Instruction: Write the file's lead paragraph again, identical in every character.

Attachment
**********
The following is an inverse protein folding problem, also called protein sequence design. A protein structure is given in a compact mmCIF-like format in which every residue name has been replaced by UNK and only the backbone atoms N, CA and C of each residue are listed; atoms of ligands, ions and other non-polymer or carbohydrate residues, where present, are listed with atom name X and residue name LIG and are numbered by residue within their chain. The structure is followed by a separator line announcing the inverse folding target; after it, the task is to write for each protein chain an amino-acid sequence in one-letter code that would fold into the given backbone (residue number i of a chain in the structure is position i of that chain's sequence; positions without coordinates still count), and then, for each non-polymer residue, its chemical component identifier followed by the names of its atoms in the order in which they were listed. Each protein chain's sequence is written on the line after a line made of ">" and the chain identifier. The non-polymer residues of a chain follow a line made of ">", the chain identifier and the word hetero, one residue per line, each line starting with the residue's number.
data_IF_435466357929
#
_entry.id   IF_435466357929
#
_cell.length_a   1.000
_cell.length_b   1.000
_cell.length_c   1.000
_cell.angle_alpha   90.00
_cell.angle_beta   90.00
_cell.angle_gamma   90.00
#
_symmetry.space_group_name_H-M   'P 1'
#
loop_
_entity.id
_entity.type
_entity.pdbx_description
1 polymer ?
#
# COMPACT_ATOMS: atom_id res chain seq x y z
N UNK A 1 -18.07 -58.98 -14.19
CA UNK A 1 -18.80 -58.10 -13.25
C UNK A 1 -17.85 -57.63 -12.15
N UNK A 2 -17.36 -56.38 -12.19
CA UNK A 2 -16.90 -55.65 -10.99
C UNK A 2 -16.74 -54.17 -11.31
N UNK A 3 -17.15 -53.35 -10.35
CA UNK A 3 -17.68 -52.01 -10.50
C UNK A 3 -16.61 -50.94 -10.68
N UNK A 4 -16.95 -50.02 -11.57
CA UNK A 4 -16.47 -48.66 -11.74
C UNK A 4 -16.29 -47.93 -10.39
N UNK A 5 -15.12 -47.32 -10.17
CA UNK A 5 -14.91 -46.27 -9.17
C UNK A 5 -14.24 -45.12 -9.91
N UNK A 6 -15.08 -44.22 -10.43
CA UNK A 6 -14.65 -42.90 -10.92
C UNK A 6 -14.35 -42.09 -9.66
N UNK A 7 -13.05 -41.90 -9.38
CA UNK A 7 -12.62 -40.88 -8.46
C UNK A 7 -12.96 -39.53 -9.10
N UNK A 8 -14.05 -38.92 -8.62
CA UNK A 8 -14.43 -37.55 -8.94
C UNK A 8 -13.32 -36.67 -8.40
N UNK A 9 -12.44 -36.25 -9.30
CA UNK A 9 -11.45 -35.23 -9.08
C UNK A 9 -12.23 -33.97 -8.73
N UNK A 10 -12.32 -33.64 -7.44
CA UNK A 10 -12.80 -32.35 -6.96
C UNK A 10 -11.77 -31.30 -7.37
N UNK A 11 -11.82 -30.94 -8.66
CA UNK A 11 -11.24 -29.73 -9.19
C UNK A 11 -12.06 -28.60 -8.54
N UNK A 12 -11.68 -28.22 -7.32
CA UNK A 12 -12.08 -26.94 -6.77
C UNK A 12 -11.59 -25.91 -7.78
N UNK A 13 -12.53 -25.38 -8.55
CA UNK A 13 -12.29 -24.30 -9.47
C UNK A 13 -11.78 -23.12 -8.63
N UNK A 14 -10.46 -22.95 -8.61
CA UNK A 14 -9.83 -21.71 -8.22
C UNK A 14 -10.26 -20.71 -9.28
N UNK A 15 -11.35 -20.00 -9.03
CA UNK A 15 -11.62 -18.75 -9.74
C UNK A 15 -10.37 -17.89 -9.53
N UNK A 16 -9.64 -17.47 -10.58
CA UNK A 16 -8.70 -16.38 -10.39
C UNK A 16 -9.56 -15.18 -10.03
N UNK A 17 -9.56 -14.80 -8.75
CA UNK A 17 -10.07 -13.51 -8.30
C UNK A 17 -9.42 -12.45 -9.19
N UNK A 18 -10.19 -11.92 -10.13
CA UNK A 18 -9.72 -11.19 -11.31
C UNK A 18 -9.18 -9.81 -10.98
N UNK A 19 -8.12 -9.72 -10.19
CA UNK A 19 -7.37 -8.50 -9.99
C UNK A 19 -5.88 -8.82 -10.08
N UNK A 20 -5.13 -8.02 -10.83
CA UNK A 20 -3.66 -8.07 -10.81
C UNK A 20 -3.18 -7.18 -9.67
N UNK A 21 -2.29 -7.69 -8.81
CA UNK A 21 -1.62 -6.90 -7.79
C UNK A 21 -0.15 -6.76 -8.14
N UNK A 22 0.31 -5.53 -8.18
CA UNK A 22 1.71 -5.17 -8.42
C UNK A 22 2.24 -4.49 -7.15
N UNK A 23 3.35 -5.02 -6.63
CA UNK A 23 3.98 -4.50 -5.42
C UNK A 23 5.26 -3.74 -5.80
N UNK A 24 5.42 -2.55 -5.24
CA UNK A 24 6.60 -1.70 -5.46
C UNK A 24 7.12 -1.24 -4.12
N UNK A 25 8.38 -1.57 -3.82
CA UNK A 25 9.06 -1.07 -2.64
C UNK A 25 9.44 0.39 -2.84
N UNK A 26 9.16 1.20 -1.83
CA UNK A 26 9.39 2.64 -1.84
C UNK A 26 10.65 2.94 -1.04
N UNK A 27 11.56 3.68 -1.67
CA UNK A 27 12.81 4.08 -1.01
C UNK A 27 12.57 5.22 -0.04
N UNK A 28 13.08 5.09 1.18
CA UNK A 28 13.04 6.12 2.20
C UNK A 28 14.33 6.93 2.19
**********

The following is an inverse protein folding problem, also called protein sequence design. A protein structure is given in a compact mmCIF-like format in which every residue name has been replaced by UNK and only the backbone atoms N, CA and C of each residue are listed; atoms of ligands, ions and other non-polymer or carbohydrate residues, where present, are listed with atom name X and residue name LIG and are numbered by residue within their chain. The structure is followed by a separator line announcing the inverse folding target; after it, the task is to write for each protein chain an amino-acid sequence in one-letter code that would fold into the given backbone (residue number i of a chain in the structure is position i of that chain's sequence; positions without coordinates still count), and then, for each non-polymer residue, its chemical component identifier followed by the names of its atoms in the order in which they were listed. Each protein chain's sequence is written on the line after a line made of ">" and the chain identifier. The non-polymer residues of a chain follow a line made of ">", the chain identifier and the word hetero, one residue per line, each line starting with the residue's number.